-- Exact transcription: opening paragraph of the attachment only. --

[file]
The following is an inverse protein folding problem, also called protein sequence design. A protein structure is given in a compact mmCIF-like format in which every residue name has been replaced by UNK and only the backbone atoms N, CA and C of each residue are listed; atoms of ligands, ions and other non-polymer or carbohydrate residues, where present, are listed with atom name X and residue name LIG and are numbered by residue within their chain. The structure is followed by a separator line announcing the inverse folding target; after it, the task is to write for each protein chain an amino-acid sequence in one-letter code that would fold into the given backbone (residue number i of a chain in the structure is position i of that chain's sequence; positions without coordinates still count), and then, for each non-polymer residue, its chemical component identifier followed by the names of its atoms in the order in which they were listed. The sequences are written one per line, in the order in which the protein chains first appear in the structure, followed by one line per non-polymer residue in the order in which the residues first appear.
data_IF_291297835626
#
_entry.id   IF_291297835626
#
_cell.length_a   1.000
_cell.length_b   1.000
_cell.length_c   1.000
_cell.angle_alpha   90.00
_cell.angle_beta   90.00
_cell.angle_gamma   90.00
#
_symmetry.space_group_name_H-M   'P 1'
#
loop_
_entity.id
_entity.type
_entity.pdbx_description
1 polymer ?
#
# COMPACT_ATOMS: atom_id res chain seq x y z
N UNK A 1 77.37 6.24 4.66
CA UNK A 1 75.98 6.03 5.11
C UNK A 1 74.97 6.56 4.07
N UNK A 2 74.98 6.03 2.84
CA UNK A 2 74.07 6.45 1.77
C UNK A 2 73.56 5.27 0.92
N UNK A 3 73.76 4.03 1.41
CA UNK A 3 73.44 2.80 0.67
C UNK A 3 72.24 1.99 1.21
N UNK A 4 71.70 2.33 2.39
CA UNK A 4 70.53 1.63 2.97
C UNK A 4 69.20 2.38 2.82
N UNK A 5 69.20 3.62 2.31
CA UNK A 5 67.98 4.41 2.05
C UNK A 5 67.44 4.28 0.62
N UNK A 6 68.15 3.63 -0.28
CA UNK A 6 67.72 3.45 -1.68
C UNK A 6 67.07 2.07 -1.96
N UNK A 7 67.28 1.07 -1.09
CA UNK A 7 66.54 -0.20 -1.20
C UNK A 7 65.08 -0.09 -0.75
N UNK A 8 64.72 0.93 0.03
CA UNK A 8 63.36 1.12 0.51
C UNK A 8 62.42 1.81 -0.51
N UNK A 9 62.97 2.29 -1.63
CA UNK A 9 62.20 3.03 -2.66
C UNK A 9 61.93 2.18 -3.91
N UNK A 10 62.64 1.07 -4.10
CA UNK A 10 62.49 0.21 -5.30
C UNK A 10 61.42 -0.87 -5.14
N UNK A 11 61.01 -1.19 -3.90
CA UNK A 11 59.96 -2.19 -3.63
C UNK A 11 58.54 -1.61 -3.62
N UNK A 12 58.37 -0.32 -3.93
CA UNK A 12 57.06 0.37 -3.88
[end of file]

The following is an inverse protein folding problem, also called protein sequence design. A protein structure is given in a compact mmCIF-like format in which every residue name has been replaced by UNK and only the backbone atoms N, CA and C of each residue are listed; atoms of ligands, ions and other non-polymer or carbohydrate residues, where present, are listed with atom name X and residue name LIG and are numbered by residue within their chain. The structure is followed by a separator line announcing the inverse folding target; after it, the task is to write for each protein chain an amino-acid sequence in one-letter code that would fold into the given backbone (residue number i of a chain in the structure is position i of that chain's sequence; positions without coordinates still count), and then, for each non-polymer residue, its chemical component identifier followed by the names of its atoms in the order in which they were listed. The sequences are written one per line, in the order in which the protein chains first appear in the structure, followed by one line per non-polymer residue in the order in which the residues first appear.